Former Vice Presidential Candidate Urges AIDS Action
LOS ANGELES (AP) _ The federal government’s actions to fight the incurable and often fatal disease AIDS may be ″too little, too late,″ says Geraldine Ferraro, who ran unsuccessfully for vice president last year.
A strong program to combat aquired immune deficiency syndrome is ″one of the most urgent needs a decent people can face,″ she told the annual dinner of the Municipal Elections Comittee of Los Angeles.
Ms. Ferraro, who gave up her seat in Congress to seek the vice presidency with Democratic presidential candidate Walter Mondale, delivered the keynote address Saturday at the $200-a-plate gala for the non-partisan, homosexual political action committee. The dinner is one of the nation’s largest annual gay fund-raising events.
About 1,100 people attended the event at the Century Plaza Hotel, said Vernie Morgan of the hotel staff. Proceeds from the dinner go toward MECLA’s campaign contribution fund.
Ms. Ferraro, who earlier Saturday endorsed Mayor Tom Bradley for re- election to a full fourth term in the city’s April 9 election, said she had only in recent years realized the amount of discrimination and problems facing homosexuals. The AIDS question is foremost among those problems, she said.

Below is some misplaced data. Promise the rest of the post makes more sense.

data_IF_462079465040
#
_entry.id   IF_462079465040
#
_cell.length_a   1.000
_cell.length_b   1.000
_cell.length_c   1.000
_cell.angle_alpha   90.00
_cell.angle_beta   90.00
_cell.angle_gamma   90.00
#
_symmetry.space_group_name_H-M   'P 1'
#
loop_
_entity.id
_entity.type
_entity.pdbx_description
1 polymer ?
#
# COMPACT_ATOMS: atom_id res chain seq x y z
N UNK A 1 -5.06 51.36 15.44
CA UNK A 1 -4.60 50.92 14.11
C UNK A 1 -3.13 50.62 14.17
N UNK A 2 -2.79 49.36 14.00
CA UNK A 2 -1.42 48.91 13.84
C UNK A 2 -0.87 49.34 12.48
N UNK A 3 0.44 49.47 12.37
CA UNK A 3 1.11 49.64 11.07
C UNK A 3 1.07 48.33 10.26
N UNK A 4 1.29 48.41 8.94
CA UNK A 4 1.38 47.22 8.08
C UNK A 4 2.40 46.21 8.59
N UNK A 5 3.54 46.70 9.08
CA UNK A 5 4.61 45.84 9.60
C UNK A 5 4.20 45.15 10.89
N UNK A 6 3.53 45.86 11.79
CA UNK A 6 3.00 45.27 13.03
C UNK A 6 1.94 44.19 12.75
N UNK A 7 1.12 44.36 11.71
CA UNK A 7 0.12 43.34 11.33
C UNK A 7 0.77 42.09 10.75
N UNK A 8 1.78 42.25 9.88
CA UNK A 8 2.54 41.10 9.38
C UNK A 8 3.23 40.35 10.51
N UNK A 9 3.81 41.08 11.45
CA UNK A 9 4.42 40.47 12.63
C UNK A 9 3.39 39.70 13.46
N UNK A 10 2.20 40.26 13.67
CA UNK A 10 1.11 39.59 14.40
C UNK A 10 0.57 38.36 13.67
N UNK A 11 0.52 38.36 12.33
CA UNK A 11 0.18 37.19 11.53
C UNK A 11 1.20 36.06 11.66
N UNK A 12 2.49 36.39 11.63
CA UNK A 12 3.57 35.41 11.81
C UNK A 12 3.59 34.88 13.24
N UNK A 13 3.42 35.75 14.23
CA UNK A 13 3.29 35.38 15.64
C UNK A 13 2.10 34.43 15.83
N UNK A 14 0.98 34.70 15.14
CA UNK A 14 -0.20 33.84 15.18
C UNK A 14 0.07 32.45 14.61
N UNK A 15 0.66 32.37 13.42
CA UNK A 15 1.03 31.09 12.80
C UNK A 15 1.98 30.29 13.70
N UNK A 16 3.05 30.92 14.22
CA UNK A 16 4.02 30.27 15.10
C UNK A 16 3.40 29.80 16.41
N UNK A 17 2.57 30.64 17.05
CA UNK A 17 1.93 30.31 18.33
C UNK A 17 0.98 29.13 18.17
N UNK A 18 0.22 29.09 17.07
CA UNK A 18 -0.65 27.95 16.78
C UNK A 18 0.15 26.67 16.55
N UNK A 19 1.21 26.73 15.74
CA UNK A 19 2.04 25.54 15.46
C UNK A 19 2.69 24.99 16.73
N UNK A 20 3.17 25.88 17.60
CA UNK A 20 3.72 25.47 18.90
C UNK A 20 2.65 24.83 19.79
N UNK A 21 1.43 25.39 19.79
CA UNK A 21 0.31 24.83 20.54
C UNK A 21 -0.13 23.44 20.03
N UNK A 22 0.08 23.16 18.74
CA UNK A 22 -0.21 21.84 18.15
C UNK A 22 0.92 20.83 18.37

″Quite frankly, I’m pleased to see (Health and Human Services) Secretary (Margaret M.) Heckler indicating a concern about this dread disease, but I’m afraid that with people dying by the numbers that they are, her concern is too little, too late,″ she said. ″This administration must become aware that AIDS is not a gay disease, it’s a health crisis.″
Ms. Heckler recently announced government approval of two tests to detect the possibility of AIDS in blood. The tests are not considered definitive but indicate whether a person has been exposed to the AIDS virus or a related virus. The tests are designed to screen out potentially contaminated blood from donor banks.
AIDS, a mysterious virus that shuts down the body’s immune system and and leaves it unable to resist other diseases, has been fatal in about half the more than 8,000 cases reported since 1981 to the Centers for Disease Control in Atlanta.
AIDS is most likely to strike homosexuals, Haitians, abusers of injectable drugs and hemophiliacs. It is apparently spread by sexual contact, contaminated needles and blood transfusions.
Ms. Ferraro also called for elimination of discrimination against homosexuals, which she likened to discrimination against women or racial minorities.
″When we fight prejudice based on sexual orientation, we not only protect the victims, we also heal the sickness that breeds irrational hatred,″ she said.